Lifestyle

Dinner menu to help you welcome spring

Depending on where you live, by the time March arrives, spring has already blossomed or you desperately wish it would start blooming.

Tired of squash and radishes? Me too.

However, if some of the spring-produced items, such as fresh turnips or strawberries that are required in these recipes, are not yet available in your area, give yourself permission to jump the season. a little bit. Buy onions and leeks at the farmers market, but buy organic berries at the supermarket. (In Southern California, where I’m new, you’ll find strawberries at most farmers markets this time of year.)

Of course, you can find onions at any time. But at this time of year, when product choices are more limited, it’s good to let them show off a bit. Along with the leeks and some garlic, the slowly softened onions form the base for the first savory tart. For the best-tasting toppings, use good, fruity extra-virgin olive oil, and season well with alliums with salt, pepper, and thyme. Do this oniony base whenever you have 10 or 15 minutes to spare. It can be left at room temperature until you’re ready to put the tarts together (or refrigerate and use within a few days).

Once the fill is ready, most of the work is done. All that’s left to do is spread the prepared onion on a rolled sheet of puff pastry, then coat with anchovy fillets and capers and bake until golden. Use any pastry or doughnut you’d like, or you can even spread the mixture over the yeasted pizza dough. But using store-bought or homemade puff pastry makes the most incredible impression. Serve it warm from the oven or at room temperature. A bowl of green salad lightly served alongside would also be welcome.

Enter the main course. If you ask a friend to stop by for lamb and turnips, the response may be less enthusiastic, as it is reminiscent of a thick winter lamb stew. (That might have been fine a month ago.) But this lamb and radish dinner is quite the opposite. It calls for the most succulent part of lamb, bean sprouts, grilled over rosemary stalks, then sliced ​​into pieces. An eight-piece rack of lamb can be cut into four pairs or eight small pieces. Although I think a rack of lamb is enough for four servings, you may want to grill two for diners with a more appetizing palate.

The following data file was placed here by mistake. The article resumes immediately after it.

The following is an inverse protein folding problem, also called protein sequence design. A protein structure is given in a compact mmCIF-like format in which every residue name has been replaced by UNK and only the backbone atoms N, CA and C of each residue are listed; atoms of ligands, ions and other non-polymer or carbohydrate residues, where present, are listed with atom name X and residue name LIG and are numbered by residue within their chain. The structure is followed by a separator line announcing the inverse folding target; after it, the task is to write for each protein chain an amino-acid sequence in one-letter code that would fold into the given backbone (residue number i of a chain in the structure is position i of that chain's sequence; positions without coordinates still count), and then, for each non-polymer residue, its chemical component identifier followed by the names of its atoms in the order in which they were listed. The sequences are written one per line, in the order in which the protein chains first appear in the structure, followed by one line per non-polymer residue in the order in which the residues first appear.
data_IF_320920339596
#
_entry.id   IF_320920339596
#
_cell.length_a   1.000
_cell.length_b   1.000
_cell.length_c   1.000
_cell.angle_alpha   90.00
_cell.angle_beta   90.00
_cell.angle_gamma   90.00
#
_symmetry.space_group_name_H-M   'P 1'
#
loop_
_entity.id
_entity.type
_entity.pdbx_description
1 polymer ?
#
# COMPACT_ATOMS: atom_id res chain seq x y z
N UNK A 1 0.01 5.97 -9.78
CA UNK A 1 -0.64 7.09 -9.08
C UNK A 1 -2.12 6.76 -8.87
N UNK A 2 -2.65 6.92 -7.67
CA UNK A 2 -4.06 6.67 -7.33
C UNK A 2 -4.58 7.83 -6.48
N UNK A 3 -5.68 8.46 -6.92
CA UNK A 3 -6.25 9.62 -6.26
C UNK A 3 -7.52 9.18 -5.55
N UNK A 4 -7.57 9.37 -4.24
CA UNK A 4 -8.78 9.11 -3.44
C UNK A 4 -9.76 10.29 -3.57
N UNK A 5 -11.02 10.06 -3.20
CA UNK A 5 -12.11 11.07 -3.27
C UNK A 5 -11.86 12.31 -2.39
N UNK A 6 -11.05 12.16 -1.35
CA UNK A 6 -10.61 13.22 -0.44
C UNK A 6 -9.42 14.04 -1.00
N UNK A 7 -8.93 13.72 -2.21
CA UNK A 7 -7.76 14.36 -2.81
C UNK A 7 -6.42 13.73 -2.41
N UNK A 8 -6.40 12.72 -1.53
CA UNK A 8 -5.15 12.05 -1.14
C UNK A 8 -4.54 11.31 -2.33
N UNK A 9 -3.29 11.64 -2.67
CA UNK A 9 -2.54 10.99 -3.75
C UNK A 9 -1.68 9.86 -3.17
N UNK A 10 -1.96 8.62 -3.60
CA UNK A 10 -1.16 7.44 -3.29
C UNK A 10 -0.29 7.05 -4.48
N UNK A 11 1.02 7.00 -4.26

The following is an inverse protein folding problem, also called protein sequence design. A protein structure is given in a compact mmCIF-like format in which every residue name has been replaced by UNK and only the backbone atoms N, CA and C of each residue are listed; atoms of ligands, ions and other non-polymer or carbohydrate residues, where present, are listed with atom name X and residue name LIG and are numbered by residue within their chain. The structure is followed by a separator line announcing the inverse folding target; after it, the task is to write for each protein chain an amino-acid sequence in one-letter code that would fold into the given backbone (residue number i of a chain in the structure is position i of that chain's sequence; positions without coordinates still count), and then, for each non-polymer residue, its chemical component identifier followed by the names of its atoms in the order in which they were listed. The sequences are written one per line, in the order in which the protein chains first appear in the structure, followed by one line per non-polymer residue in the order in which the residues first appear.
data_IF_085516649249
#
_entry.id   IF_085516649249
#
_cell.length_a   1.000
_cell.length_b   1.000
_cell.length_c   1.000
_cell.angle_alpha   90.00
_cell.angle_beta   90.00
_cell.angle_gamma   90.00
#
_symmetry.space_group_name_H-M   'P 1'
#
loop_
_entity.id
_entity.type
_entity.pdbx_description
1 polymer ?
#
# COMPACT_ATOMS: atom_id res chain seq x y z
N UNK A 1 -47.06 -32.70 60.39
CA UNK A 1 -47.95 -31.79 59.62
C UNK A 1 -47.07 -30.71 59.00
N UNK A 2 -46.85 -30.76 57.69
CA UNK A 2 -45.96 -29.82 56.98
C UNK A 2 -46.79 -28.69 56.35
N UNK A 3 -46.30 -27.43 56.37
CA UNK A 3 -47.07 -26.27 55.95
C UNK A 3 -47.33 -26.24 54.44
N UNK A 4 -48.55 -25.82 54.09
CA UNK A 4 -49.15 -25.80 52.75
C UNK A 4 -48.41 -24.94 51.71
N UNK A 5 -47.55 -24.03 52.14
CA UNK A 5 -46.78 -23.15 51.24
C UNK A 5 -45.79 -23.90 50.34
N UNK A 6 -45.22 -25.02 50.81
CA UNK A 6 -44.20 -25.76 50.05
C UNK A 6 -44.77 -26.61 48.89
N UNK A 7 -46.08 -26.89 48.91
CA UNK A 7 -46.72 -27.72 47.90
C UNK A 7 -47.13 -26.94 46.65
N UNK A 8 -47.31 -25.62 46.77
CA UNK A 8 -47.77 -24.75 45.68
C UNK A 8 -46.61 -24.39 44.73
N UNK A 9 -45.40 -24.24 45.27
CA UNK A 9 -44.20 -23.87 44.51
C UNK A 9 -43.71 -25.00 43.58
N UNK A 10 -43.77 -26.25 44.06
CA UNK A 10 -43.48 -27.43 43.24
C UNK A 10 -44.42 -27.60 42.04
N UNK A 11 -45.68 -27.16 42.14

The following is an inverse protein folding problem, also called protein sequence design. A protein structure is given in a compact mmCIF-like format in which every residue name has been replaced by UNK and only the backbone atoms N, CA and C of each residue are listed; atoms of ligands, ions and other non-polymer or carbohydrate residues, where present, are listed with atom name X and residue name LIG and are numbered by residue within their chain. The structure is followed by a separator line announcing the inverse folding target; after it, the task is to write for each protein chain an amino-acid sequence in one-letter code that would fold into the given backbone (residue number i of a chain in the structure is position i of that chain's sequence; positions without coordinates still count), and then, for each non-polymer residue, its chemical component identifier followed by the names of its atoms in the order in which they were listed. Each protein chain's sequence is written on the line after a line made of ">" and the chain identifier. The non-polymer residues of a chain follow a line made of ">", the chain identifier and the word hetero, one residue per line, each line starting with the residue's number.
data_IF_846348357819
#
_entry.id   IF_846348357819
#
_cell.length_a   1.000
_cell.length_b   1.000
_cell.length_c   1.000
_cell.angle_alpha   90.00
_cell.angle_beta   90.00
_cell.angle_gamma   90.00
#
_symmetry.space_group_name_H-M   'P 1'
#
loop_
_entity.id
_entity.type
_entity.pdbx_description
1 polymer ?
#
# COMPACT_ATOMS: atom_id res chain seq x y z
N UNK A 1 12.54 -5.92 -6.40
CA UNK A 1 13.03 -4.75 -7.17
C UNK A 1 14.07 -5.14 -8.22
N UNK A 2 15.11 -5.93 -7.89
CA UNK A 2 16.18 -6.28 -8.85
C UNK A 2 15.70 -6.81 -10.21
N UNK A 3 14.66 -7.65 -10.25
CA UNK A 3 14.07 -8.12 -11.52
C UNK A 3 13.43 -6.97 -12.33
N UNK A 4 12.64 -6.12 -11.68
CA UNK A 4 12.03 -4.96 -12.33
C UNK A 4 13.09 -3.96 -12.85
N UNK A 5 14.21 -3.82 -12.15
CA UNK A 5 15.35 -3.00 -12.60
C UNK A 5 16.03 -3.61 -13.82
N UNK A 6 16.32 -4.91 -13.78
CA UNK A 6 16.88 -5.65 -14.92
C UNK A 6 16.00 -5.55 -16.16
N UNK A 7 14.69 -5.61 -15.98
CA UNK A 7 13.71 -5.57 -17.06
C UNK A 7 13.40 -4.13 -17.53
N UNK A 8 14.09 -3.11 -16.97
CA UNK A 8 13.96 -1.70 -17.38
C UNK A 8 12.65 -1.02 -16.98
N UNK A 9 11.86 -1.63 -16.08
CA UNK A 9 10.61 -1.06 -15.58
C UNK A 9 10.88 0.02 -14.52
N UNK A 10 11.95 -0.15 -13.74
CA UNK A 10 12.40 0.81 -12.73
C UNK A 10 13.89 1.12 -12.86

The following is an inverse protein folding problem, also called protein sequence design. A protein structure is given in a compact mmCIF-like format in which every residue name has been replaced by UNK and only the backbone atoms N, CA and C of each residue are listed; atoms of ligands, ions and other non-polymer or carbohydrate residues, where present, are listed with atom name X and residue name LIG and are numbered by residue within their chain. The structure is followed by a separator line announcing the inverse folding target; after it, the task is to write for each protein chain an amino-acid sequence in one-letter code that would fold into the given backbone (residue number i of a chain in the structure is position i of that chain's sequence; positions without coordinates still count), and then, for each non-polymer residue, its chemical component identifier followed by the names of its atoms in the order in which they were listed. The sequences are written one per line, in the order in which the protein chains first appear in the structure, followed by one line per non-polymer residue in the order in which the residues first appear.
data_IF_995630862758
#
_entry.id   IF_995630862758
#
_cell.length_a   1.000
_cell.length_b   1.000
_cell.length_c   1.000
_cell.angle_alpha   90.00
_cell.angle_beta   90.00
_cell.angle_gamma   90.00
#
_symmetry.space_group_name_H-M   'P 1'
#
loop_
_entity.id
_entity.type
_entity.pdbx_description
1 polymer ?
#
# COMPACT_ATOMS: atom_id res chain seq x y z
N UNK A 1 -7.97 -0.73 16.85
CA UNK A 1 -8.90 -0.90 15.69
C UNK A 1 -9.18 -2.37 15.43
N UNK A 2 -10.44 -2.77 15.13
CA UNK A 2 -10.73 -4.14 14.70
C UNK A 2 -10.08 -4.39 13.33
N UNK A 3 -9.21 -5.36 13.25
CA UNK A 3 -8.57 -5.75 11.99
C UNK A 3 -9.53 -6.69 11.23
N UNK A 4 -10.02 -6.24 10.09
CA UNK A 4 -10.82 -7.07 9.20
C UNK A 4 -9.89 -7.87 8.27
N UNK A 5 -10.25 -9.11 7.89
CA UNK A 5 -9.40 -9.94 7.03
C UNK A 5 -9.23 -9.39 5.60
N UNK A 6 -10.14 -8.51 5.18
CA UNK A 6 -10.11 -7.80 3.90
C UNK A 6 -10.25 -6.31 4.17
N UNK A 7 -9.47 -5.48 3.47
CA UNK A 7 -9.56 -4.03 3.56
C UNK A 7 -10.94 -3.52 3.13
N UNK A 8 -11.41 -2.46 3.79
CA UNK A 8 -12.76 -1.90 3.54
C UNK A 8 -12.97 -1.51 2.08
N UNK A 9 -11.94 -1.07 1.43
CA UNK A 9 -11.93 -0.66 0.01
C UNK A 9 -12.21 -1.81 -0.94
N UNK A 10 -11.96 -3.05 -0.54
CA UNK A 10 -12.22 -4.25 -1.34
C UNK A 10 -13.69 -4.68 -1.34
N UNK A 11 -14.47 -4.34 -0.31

As for turnips, this menu features small new sweet radishes, no bigger than a Ping-Pong ball, and certainly not the large purple radish you often find near potatoes at the grocery store. Radishes are new to the market with their green tops attached and are well worth checking out. Use the smallest tubers you can find, halve or quarter, or cut the medium white radish into small pieces. (You can also use round beets, and if the tops are not available, use spinach, mizuna, or other quick-cooking greens.) Small turnips cook quickly in a pan, just submerged, with A lump of butter – or a large bit of olive oil – is added. They are briefly simmered for five minutes, until tender, then add the greens to let them wilt. Finally, the heat is increased, to cook away most of the water. Cooked in this way, young radishes are simply delicate.

Finally, for dessert, I always find fresh fruit the best choice. Choosing is easy, as sweet, ripe organic strawberries are now available at my West Coast farmers market. To them, I added in a cake mix, an easy-to-make custard custard, and a bit of rose water, since strawberries are botanically related to roses. It makes for a beautiful pairing, and a few rose petals add drama. While a sprinkle of confectioner’s sugar and a splash of Champagne wouldn’t be a bad idea either, giving things a celebratory sweetness is beckoning spring to arrive quickly.

https://www.nytimes.com/2022/02/25/dining/spring-dinner-menu.html Dinner menu to help you welcome spring

Fry Electronics Team

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